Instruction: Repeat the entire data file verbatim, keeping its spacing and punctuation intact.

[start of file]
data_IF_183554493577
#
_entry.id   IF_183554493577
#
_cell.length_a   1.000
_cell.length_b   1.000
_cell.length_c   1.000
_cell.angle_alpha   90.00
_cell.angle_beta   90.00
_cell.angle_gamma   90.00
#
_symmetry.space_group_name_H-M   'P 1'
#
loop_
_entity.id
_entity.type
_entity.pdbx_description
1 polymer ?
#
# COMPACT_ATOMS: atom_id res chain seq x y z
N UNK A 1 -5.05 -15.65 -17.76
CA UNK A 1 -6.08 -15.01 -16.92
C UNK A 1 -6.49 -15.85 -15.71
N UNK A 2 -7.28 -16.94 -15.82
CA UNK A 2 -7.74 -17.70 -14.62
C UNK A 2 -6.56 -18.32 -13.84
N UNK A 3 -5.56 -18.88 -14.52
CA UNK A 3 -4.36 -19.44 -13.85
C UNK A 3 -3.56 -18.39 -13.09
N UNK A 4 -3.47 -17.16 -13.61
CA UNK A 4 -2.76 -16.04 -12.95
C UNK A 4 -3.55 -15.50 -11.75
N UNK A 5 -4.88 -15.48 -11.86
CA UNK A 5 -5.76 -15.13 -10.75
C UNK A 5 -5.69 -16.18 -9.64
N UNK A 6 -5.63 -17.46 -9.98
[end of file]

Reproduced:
data_IF_183554493577
#
_entry.id   IF_183554493577
#
_cell.length_a   1.000
_cell.length_b   1.000
_cell.length_c   1.000
_cell.angle_alpha   90.00
_cell.angle_beta   90.00
_cell.angle_gamma   90.00
#
_symmetry.space_group_name_H-M   'P 1'
#
loop_
_entity.id
_entity.type
_entity.pdbx_description
1 polymer ?
#
# COMPACT_ATOMS: atom_id res chain seq x y z
N UNK A 1 -5.05 -15.65 -17.76
CA UNK A 1 -6.08 -15.01 -16.92
C UNK A 1 -6.49 -15.85 -15.71
N UNK A 2 -7.28 -16.94 -15.82
CA UNK A 2 -7.74 -17.70 -14.62
C UNK A 2 -6.56 -18.32 -13.84
N UNK A 3 -5.56 -18.88 -14.52
CA UNK A 3 -4.36 -19.44 -13.85
C UNK A 3 -3.56 -18.39 -13.09
N UNK A 4 -3.47 -17.16 -13.61
CA UNK A 4 -2.76 -16.04 -12.95
C UNK A 4 -3.55 -15.50 -11.75
N UNK A 5 -4.88 -15.48 -11.86
CA UNK A 5 -5.76 -15.13 -10.75
C UNK A 5 -5.69 -16.18 -9.64
N UNK A 6 -5.63 -17.46 -9.98